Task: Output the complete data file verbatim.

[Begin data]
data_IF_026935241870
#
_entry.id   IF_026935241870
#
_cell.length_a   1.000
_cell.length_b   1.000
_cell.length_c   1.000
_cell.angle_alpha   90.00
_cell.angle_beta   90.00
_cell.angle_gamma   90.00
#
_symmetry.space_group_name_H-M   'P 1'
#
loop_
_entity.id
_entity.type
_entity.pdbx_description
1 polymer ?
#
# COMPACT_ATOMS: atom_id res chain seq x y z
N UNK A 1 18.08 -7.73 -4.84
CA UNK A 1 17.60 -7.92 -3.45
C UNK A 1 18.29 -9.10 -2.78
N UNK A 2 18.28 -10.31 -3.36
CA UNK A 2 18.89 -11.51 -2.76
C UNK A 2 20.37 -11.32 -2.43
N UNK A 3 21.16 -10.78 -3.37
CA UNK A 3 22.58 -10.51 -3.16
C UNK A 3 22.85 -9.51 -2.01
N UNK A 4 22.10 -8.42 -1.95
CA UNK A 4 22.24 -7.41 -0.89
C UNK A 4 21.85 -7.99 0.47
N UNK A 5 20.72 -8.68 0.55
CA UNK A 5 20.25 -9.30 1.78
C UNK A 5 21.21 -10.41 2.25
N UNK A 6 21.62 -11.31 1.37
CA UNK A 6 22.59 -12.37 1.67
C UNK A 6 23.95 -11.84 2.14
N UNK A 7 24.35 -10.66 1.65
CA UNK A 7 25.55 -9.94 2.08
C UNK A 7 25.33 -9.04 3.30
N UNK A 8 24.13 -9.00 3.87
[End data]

data_IF_026935241870
#
_entry.id   IF_026935241870
#
_cell.length_a   1.000
_cell.length_b   1.000
_cell.length_c   1.000
_cell.angle_alpha   90.00
_cell.angle_beta   90.00
_cell.angle_gamma   90.00
#
_symmetry.space_group_name_H-M   'P 1'
#
loop_
_entity.id
_entity.type
_entity.pdbx_description
1 polymer ?
#
# COMPACT_ATOMS: atom_id res chain seq x y z
N UNK A 1 18.08 -7.73 -4.84
CA UNK A 1 17.60 -7.92 -3.45
C UNK A 1 18.29 -9.10 -2.78
N UNK A 2 18.28 -10.31 -3.36
CA UNK A 2 18.89 -11.51 -2.76
C UNK A 2 20.37 -11.32 -2.43
N UNK A 3 21.16 -10.78 -3.37
CA UNK A 3 22.58 -10.51 -3.16
C UNK A 3 22.85 -9.51 -2.01
N UNK A 4 22.10 -8.42 -1.95
CA UNK A 4 22.24 -7.41 -0.89
C UNK A 4 21.85 -7.99 0.47
N UNK A 5 20.72 -8.68 0.55
CA UNK A 5 20.25 -9.30 1.78
C UNK A 5 21.21 -10.41 2.25
N UNK A 6 21.62 -11.31 1.37
CA UNK A 6 22.59 -12.37 1.67
C UNK A 6 23.95 -11.84 2.14
N UNK A 7 24.35 -10.66 1.65
CA UNK A 7 25.55 -9.94 2.08
C UNK A 7 25.33 -9.04 3.30
N UNK A 8 24.13 -9.00 3.87